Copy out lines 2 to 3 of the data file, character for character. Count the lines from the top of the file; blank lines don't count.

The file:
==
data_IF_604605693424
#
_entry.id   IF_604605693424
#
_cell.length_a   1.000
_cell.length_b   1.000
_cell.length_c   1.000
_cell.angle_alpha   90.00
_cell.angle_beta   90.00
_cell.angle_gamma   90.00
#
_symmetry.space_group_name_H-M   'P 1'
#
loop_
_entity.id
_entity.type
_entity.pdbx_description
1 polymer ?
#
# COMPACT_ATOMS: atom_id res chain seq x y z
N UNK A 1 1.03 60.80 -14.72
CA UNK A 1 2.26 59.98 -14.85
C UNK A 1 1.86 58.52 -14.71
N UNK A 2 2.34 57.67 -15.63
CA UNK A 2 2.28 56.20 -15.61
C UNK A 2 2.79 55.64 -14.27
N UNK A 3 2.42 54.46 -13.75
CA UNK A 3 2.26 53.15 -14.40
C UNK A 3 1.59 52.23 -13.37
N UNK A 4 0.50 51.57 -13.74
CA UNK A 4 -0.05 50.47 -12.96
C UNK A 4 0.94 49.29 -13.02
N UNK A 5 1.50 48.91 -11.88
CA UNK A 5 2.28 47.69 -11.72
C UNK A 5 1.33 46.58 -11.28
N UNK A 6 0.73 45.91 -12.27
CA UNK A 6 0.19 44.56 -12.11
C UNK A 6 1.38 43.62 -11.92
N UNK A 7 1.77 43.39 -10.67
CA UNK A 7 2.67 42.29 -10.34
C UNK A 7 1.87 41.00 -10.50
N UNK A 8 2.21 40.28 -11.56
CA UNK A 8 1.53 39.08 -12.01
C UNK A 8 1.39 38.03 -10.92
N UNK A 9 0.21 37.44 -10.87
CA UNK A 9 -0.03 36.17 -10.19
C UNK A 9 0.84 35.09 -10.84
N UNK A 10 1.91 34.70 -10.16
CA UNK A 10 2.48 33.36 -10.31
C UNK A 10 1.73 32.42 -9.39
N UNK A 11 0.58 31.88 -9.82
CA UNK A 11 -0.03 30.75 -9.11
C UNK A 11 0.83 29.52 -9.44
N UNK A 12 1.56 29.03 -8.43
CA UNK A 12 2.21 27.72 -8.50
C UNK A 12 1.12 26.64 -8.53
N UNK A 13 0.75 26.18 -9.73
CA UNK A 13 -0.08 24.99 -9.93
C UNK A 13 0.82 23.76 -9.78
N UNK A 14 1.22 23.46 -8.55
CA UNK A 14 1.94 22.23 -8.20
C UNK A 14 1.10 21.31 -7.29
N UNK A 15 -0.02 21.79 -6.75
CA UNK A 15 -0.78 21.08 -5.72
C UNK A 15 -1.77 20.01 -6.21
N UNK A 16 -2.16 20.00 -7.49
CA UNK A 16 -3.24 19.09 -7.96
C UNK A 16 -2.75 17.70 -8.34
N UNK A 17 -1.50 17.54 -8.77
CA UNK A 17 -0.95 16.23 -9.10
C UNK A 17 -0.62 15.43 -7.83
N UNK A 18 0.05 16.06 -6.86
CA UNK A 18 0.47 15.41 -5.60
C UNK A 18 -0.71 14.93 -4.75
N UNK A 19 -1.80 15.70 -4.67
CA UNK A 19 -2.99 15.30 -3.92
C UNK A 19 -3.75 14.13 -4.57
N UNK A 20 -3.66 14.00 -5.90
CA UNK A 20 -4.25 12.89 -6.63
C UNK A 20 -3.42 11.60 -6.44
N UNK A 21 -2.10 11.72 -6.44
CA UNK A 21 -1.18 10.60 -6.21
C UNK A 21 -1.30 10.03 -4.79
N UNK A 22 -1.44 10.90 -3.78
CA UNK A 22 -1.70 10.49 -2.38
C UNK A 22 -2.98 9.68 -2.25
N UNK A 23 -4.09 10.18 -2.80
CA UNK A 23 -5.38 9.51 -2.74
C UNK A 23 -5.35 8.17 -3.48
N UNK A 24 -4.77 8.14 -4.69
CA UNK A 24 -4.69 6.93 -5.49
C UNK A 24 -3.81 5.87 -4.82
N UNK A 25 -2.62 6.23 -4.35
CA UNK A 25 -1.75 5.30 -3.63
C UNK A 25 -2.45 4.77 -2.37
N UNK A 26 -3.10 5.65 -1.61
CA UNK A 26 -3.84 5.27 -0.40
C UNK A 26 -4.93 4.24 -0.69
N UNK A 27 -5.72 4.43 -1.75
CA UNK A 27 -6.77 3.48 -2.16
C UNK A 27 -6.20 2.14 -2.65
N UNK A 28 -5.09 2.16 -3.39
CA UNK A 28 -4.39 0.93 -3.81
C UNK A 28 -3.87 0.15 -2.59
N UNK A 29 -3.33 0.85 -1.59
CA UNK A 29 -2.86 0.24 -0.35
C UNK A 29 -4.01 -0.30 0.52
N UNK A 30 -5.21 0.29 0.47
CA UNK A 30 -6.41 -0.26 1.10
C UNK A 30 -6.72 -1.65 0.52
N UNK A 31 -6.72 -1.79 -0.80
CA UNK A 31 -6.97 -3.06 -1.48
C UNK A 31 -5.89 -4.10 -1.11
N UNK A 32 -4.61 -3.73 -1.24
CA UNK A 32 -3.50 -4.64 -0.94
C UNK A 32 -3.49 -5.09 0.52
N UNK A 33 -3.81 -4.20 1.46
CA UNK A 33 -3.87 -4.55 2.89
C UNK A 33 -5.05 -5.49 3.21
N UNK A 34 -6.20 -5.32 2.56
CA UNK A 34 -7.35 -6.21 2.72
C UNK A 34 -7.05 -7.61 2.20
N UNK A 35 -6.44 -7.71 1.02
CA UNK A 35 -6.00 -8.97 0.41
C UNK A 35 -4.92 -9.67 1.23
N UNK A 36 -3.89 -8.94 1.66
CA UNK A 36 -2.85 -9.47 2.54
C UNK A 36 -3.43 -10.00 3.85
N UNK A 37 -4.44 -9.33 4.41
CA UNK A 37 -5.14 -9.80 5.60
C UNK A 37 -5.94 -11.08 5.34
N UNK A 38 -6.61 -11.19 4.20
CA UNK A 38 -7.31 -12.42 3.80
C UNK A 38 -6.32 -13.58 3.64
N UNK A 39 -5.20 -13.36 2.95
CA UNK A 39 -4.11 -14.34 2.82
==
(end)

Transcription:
#
_entry.id   IF_604605693424